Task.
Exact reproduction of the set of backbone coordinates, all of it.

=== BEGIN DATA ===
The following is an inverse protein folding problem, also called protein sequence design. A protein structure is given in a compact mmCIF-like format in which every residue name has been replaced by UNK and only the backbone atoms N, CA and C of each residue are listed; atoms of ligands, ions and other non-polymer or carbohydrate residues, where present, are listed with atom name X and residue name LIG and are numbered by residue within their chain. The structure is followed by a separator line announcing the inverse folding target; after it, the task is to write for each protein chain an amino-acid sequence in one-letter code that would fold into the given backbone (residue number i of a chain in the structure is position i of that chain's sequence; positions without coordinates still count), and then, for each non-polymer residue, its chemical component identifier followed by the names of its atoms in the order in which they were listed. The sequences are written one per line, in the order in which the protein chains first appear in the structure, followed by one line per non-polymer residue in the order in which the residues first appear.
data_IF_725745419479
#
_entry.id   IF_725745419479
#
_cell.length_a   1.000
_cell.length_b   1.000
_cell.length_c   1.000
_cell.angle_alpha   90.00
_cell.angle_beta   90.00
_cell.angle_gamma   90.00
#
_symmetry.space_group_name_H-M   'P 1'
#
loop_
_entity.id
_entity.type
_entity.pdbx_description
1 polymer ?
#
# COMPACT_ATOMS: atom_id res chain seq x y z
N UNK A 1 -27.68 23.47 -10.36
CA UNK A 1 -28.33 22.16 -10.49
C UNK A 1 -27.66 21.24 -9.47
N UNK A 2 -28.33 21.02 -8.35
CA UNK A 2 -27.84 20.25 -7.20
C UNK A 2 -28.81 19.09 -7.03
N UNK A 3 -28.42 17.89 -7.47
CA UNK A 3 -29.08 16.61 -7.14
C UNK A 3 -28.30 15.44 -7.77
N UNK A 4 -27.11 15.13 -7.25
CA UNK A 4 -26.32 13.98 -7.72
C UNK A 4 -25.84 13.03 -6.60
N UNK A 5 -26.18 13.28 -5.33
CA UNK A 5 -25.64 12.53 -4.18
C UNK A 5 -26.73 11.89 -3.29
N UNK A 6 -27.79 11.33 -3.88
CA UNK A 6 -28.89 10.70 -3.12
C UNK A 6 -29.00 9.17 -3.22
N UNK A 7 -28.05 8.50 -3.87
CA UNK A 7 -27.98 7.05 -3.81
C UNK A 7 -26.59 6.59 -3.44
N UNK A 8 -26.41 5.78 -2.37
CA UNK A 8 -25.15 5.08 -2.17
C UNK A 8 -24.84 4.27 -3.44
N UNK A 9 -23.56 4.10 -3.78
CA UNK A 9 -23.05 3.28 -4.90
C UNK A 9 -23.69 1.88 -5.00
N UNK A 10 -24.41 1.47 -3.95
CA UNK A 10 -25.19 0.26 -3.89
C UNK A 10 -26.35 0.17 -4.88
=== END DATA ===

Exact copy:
The following is an inverse protein folding problem, also called protein sequence design. A protein structure is given in a compact mmCIF-like format in which every residue name has been replaced by UNK and only the backbone atoms N, CA and C of each residue are listed; atoms of ligands, ions and other non-polymer or carbohydrate residues, where present, are listed with atom name X and residue name LIG and are numbered by residue within their chain. The structure is followed by a separator line announcing the inverse folding target; after it, the task is to write for each protein chain an amino-acid sequence in one-letter code that would fold into the given backbone (residue number i of a chain in the structure is position i of that chain's sequence; positions without coordinates still count), and then, for each non-polymer residue, its chemical component identifier followed by the names of its atoms in the order in which they were listed. The sequences are written one per line, in the order in which the protein chains first appear in the structure, followed by one line per non-polymer residue in the order in which the residues first appear.
data_IF_725745419479
#
_entry.id   IF_725745419479
#
_cell.length_a   1.000
_cell.length_b   1.000
_cell.length_c   1.000
_cell.angle_alpha   90.00
_cell.angle_beta   90.00
_cell.angle_gamma   90.00
#
_symmetry.space_group_name_H-M   'P 1'
#
loop_
_entity.id
_entity.type
_entity.pdbx_description
1 polymer ?
#
# COMPACT_ATOMS: atom_id res chain seq x y z
N UNK A 1 -27.68 23.47 -10.36
CA UNK A 1 -28.33 22.16 -10.49
C UNK A 1 -27.66 21.24 -9.47
N UNK A 2 -28.33 21.02 -8.35
CA UNK A 2 -27.84 20.25 -7.20
C UNK A 2 -28.81 19.09 -7.03
N UNK A 3 -28.42 17.89 -7.47
CA UNK A 3 -29.08 16.61 -7.14
C UNK A 3 -28.30 15.44 -7.77
N UNK A 4 -27.11 15.13 -7.25
CA UNK A 4 -26.32 13.98 -7.72
C UNK A 4 -25.84 13.03 -6.60
N UNK A 5 -26.18 13.28 -5.33
CA UNK A 5 -25.64 12.53 -4.18
C UNK A 5 -26.73 11.89 -3.29
N UNK A 6 -27.79 11.33 -3.88
CA UNK A 6 -28.89 10.70 -3.12
C UNK A 6 -29.00 9.17 -3.22
N UNK A 7 -28.05 8.50 -3.87
CA UNK A 7 -27.98 7.05 -3.81
C UNK A 7 -26.59 6.59 -3.44
N UNK A 8 -26.41 5.78 -2.37
CA UNK A 8 -25.15 5.08 -2.17
C UNK A 8 -24.84 4.27 -3.44
N UNK A 9 -23.56 4.10 -3.78
CA UNK A 9 -23.05 3.28 -4.90
C UNK A 9 -23.69 1.88 -5.00
N UNK A 10 -24.41 1.47 -3.95
CA UNK A 10 -25.19 0.26 -3.89
C UNK A 10 -26.35 0.17 -4.88